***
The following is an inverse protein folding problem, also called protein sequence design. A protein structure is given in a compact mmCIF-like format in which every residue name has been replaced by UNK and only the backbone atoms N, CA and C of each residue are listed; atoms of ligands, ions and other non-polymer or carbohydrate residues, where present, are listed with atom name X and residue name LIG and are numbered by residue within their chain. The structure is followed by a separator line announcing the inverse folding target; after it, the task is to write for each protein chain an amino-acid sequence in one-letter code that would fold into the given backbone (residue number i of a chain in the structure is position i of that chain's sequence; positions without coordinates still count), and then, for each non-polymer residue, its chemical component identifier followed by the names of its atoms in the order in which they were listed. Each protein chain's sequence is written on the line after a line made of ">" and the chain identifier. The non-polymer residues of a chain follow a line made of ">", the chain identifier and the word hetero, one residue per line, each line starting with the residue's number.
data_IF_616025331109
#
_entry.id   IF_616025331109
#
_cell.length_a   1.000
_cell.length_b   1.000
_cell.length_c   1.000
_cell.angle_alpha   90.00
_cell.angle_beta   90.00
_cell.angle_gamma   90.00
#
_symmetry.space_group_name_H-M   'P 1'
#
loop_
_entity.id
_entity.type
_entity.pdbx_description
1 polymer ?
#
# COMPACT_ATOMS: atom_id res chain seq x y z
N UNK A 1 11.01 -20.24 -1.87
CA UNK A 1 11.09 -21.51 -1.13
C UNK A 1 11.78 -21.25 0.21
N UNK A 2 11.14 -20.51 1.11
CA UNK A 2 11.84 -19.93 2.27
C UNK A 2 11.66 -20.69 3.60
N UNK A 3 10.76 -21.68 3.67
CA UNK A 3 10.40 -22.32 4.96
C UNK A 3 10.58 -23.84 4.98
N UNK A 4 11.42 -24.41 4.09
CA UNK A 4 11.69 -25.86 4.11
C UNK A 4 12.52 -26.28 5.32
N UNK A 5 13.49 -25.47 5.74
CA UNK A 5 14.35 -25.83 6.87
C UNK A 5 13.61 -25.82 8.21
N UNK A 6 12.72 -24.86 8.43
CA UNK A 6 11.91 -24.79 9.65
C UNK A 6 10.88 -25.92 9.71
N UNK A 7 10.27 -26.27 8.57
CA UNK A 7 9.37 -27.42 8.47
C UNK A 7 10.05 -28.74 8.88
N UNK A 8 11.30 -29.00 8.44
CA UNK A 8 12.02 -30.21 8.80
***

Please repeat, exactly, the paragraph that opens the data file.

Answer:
The following is an inverse protein folding problem, also called protein sequence design. A protein structure is given in a compact mmCIF-like format in which every residue name has been replaced by UNK and only the backbone atoms N, CA and C of each residue are listed; atoms of ligands, ions and other non-polymer or carbohydrate residues, where present, are listed with atom name X and residue name LIG and are numbered by residue within their chain. The structure is followed by a separator line announcing the inverse folding target; after it, the task is to write for each protein chain an amino-acid sequence in one-letter code that would fold into the given backbone (residue number i of a chain in the structure is position i of that chain's sequence; positions without coordinates still count), and then, for each non-polymer residue, its chemical component identifier followed by the names of its atoms in the order in which they were listed. Each protein chain's sequence is written on the line after a line made of ">" and the chain identifier. The non-polymer residues of a chain follow a line made of ">", the chain identifier and the word hetero, one residue per line, each line starting with the residue's number.